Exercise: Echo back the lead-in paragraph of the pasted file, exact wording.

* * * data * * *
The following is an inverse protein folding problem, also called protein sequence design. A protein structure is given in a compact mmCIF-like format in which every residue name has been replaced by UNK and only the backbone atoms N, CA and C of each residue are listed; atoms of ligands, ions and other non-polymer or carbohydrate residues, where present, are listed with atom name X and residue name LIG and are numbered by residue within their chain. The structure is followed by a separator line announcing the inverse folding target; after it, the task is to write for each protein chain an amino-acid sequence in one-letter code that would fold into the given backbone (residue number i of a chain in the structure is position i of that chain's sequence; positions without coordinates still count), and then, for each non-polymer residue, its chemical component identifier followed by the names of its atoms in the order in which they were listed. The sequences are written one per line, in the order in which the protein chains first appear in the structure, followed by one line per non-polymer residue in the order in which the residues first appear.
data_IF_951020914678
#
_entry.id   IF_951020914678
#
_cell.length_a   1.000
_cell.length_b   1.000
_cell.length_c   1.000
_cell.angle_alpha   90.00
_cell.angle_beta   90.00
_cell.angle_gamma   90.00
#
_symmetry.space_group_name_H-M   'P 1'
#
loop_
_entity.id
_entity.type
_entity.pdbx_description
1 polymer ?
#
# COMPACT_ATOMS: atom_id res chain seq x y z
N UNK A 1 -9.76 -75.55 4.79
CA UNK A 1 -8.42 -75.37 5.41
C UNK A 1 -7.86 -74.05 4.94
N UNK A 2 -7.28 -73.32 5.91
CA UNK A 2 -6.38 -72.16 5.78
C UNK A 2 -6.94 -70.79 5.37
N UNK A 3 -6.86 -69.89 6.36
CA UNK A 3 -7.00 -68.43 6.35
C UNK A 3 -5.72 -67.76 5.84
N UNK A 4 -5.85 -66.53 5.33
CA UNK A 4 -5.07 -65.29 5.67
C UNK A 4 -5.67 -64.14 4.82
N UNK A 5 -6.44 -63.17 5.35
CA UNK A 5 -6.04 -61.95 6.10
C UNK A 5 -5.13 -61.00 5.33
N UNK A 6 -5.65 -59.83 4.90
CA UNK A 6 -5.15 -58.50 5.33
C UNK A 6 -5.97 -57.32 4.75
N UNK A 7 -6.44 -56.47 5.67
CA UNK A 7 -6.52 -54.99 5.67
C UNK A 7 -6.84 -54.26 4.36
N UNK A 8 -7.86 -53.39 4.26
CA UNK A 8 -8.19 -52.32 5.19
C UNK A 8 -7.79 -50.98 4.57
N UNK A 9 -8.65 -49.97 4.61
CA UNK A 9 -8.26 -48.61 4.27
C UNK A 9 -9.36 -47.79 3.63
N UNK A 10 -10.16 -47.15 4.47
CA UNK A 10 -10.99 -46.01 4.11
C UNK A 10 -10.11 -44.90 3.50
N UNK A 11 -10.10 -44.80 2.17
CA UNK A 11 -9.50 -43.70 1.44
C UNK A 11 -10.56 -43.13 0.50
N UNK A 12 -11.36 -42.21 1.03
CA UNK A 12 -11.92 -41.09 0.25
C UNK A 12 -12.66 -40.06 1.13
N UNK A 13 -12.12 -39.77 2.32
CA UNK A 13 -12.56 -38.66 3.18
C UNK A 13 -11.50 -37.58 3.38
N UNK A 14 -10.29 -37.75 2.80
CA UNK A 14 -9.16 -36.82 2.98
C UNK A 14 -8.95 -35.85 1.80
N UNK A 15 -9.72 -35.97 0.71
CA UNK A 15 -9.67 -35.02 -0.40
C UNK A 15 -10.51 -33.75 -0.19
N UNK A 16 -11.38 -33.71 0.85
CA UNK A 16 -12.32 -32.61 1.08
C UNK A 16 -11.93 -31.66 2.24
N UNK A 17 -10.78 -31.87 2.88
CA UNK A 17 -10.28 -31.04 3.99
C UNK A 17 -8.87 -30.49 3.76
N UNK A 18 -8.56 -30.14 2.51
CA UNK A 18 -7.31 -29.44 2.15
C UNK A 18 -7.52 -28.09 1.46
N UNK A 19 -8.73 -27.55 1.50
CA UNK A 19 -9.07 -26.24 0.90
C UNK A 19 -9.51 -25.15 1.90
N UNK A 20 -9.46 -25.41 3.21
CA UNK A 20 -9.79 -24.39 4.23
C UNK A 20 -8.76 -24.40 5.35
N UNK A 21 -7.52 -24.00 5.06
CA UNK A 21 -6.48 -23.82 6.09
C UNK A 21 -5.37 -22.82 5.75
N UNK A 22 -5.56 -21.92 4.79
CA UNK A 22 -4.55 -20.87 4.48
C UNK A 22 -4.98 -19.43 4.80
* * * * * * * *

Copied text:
The following is an inverse protein folding problem, also called protein sequence design. A protein structure is given in a compact mmCIF-like format in which every residue name has been replaced by UNK and only the backbone atoms N, CA and C of each residue are listed; atoms of ligands, ions and other non-polymer or carbohydrate residues, where present, are listed with atom name X and residue name LIG and are numbered by residue within their chain. The structure is followed by a separator line announcing the inverse folding target; after it, the task is to write for each protein chain an amino-acid sequence in one-letter code that would fold into the given backbone (residue number i of a chain in the structure is position i of that chain's sequence; positions without coordinates still count), and then, for each non-polymer residue, its chemical component identifier followed by the names of its atoms in the order in which they were listed. The sequences are written one per line, in the order in which the protein chains first appear in the structure, followed by one line per non-polymer residue in the order in which the residues first appear.